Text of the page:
Combs v. CommonwealthAnnotate this Case
341 S.W.2d 774 (1960)
Tommy Allen COMBS, Appellant, v. COMMONWEALTH of Kentucky, Appellee.
Court of Appeals of Kentucky.
November 11, 1960.
Rehearing Denied January 27, 1961.
Scott E. Duff, Vernon Faulkner, Hazard, for appellant.
John B. Breckinridge, Atty. Gen., William F. Simpson, Asst. Atty. Gen., for appellee.
Tommy Allen Combs was convicted of knowingly receiving stolen property. KRS 433.290. He was sentenced to serve a year and a day in the penitentiary. It is urged for reversal of the judgment that the court erred in failing to sustain his motion for a directed verdict and in failing to give the whole law of the case.
At the conclusion of the testimony introduced in behalf of the prosecution, appellant moved the court for a directed verdict. It is argued that there was no testimony to corroborate the testimony of the accomplices, that the search was illegal because of a defective affidavit and warrant, and that the tires recovered by the search were not identified as the stolen property and their value was not established.
The proof for the Commonwealth showed that Billy Hager and Herman Sizemore, *775 each seventeen years of age, broke into the business premises of the Gulf Distributing Company at Darfork and stole thirteen or fourteen new auto tires. They sold all but two of the tires to the appellant. Prior to the theft, the boys had an understanding with appellant that he would buy any tires obtained by them. It was clearly established that appellant knew the tires to have been stolen property when he received them. Before appellant's trial, Hager and Sizemore had been indicted, had pleaded guilty, and had been serving their respective sentences.
Troy P. Combs, one of the owners of the Gulf Distributing Company, testified that according to his best recollection seven or eight tires were taken. He fixed the value at $30 to $40 each. Appellant attacks this testimony as being based on information given and not on personal knowledge. On redirect examination, the witness stated that he knew the place had been broken into, the tires had been taken, and the value of the tires. Yancey Amis, a deputy sheriff who assisted in finding four tires where appellant lived, stated that the tires found were identified by the owners of the Gulf Distributing Company as having been stolen from their place of business. The evidence as to identity and value of the tires is unsatisfactory but sufficient.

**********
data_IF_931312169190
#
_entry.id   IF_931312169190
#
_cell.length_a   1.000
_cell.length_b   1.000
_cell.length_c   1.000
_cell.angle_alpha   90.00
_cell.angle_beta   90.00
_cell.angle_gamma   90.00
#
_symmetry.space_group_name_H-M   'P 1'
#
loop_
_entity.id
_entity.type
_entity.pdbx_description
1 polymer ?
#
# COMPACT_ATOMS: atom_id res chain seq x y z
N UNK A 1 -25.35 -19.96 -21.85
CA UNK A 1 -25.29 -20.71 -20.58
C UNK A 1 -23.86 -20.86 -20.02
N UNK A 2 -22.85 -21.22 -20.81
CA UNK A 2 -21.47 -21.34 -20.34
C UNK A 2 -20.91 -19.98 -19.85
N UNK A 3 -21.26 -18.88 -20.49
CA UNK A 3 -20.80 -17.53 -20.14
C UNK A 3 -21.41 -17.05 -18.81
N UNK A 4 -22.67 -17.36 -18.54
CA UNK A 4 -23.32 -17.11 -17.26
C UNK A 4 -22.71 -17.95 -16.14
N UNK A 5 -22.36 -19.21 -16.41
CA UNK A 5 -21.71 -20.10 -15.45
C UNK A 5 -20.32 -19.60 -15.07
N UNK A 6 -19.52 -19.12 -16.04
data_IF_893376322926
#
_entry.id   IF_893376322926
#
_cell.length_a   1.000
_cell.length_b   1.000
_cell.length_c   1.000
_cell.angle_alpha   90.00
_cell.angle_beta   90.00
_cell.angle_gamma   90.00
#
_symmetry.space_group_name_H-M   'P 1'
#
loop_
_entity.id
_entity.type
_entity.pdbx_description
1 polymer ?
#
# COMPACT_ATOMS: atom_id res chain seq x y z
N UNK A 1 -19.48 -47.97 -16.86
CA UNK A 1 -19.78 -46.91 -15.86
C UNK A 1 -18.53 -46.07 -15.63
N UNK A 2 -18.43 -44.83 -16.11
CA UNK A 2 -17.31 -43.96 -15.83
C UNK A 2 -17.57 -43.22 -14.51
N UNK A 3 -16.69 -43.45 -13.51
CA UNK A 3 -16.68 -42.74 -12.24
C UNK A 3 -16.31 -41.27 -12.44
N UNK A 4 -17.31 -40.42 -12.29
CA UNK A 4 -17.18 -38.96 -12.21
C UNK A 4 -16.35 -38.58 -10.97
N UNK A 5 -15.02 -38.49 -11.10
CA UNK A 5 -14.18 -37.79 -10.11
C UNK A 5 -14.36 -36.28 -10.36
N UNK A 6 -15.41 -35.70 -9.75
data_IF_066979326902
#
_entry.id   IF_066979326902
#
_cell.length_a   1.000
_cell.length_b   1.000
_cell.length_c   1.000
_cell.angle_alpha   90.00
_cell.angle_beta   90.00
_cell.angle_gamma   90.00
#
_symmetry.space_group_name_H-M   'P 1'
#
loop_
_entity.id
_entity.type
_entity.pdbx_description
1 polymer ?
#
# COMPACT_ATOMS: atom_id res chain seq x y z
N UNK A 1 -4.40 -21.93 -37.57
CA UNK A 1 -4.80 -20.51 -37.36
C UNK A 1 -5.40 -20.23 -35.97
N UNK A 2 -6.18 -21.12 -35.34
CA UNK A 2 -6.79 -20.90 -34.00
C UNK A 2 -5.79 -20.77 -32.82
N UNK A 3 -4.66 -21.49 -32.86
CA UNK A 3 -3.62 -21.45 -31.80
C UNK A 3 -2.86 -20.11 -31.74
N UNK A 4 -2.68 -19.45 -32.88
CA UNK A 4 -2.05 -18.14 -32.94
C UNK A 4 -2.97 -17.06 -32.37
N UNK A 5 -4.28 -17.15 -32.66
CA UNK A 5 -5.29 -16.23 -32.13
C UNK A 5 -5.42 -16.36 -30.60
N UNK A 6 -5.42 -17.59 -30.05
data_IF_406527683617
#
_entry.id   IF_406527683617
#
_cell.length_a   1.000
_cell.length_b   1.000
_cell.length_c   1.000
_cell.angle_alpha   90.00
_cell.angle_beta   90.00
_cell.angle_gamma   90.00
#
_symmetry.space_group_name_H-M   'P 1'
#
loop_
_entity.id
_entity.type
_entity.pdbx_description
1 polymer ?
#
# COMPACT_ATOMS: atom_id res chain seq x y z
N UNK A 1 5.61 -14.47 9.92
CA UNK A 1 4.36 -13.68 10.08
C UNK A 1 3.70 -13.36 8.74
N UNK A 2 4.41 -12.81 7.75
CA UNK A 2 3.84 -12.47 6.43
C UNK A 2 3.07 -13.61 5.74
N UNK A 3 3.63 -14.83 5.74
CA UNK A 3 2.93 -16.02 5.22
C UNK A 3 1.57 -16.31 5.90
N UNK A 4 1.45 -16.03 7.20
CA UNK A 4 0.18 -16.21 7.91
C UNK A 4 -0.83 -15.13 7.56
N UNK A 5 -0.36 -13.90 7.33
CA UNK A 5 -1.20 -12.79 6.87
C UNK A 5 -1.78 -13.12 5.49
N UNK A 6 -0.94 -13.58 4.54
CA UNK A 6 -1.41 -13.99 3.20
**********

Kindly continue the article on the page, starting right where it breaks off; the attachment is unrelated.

Jeff Miller and Charlie Stidham, two other deputy sheriffs, and Yancey Amis investigated the break-in and searched the premises where appellant lived. They found four new tires under the floor.
Appellant was not present during the search. He insists that the affidavit and search warrant were defective. It is unnecessary to consider this contention. Miller and Stidham said that they talked with an old man at the premises where appellant lived who identified himself as the appellant's grandfather and as the owner of the premises. Both testified that the old man told them, in substance, to make the search that they did not need a search warrant. Apparently, the search was made pursuant to the permission granted rather than under authority of the warrant.
There are two reasons why appellant cannot complain of the search so made. First, the owner or person in charge of a house at the time a search is made may consent to a search, thus waiving the constitutional guaranty against unlawful search and seizure and rendering competent evidence so obtained provided the consent is voluntary and not coerced. Bruner v. Commonwealth, 192 Ky. 386, 233 S.W. 795; Gray v. Commonwealth, 198 Ky. 610, 249 S.W. 769; Cline v. Commonwealth, 312 Ky. 645, 229 S.W.2d 435. The undisputed testimony of the two officers brings this search within the rule stated. In the second place, the only proof is that the premises searched belong to appellant's grandfather; thus, appellant has no standing to question the validity of the search. Powell v. Commonwealth, Ky., 282 S.W.2d 340; Pruitt v. Commonwealth, Ky., 286 S.W.2d 551. The search was valid and the evidence obtained was competent.
Appellant's possession of the tires found under the floor where he stayed and identified as having been stolen was prima facie evidence of his guilt. KRS 433.290. Clatos v. Commonwealth, 298 Ky. 851, 184 S.W.2d 125, 126; Dawes v. Commonwealth, Ky., ___ S.W.2d ___. As was said in the Clatos case, "* * * when stolen property is found in the possession of a person, it is incumbent, or the burden is cast upon him to show his lack of guilty knowledge or that he legally acquired the property * * *." Appellant did not testify and no evidence was introduced in his behalf. Thus, the presumption of guilt stands. In the light of Criminal Code of Practice, § 241, governing the necessary corroboration of an accomplice's testimony, proof of appellant's possession of the tires at his place of residence and their identity as stolen property is sufficient to corroborate the testimony of the accomplices. Bowling v. Commonwealth, Ky., 286 S.W. *776 2d 889. The trial court correctly overruled the motion for a directed verdict.
Appellant complains that the court failed to give the whole law of the case, in that the jury was not instructed that the defendant could not be convicted on the evidence of the accomplices alone. Criminal Code of Practice, § 241. It is not error to fail to give such an instruction where, as here, the accused's guilt has been established by independent competent substantive evidence. Sizemore v. Commonwealth, Ky., 262 S.W.2d 817; Magruder v. Commonwealth, Ky., 281 S.W.2d 716.